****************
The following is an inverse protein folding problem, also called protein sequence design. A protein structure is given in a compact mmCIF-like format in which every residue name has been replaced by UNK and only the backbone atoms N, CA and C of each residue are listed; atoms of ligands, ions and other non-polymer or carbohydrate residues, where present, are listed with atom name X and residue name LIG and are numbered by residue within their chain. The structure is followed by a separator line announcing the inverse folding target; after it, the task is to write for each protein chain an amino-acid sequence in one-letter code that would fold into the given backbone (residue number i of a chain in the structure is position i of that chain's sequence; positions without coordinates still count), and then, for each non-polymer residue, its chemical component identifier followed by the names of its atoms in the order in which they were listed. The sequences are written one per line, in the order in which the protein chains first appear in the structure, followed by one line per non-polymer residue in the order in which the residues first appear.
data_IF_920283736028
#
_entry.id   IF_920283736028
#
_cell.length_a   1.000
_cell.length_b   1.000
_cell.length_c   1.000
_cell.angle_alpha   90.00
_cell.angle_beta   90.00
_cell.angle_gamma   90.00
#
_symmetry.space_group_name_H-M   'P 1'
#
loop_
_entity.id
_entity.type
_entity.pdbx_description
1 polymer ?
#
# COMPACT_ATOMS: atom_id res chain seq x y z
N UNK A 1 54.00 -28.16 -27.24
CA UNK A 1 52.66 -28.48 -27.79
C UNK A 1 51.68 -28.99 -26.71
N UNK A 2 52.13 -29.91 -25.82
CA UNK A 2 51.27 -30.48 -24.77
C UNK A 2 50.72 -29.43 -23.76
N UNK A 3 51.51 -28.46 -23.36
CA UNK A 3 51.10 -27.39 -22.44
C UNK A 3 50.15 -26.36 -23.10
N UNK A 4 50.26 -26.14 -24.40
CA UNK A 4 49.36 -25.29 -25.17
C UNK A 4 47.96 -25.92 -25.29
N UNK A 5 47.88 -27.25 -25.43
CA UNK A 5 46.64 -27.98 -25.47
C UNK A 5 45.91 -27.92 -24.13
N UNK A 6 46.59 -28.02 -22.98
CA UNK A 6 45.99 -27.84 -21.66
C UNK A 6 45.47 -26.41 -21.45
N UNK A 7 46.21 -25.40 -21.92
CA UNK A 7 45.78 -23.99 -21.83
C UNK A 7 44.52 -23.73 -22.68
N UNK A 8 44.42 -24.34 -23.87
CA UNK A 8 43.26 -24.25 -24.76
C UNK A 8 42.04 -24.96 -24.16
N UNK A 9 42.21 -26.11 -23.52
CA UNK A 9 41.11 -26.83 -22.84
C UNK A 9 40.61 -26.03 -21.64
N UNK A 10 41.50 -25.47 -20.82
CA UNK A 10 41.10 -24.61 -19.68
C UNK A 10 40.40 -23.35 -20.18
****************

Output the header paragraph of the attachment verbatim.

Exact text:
The following is an inverse protein folding problem, also called protein sequence design. A protein structure is given in a compact mmCIF-like format in which every residue name has been replaced by UNK and only the backbone atoms N, CA and C of each residue are listed; atoms of ligands, ions and other non-polymer or carbohydrate residues, where present, are listed with atom name X and residue name LIG and are numbered by residue within their chain. The structure is followed by a separator line announcing the inverse folding target; after it, the task is to write for each protein chain an amino-acid sequence in one-letter code that would fold into the given backbone (residue number i of a chain in the structure is position i of that chain's sequence; positions without coordinates still count), and then, for each non-polymer residue, its chemical component identifier followed by the names of its atoms in the order in which they were listed. The sequences are written one per line, in the order in which the protein chains first appear in the structure, followed by one line per non-polymer residue in the order in which the residues first appear.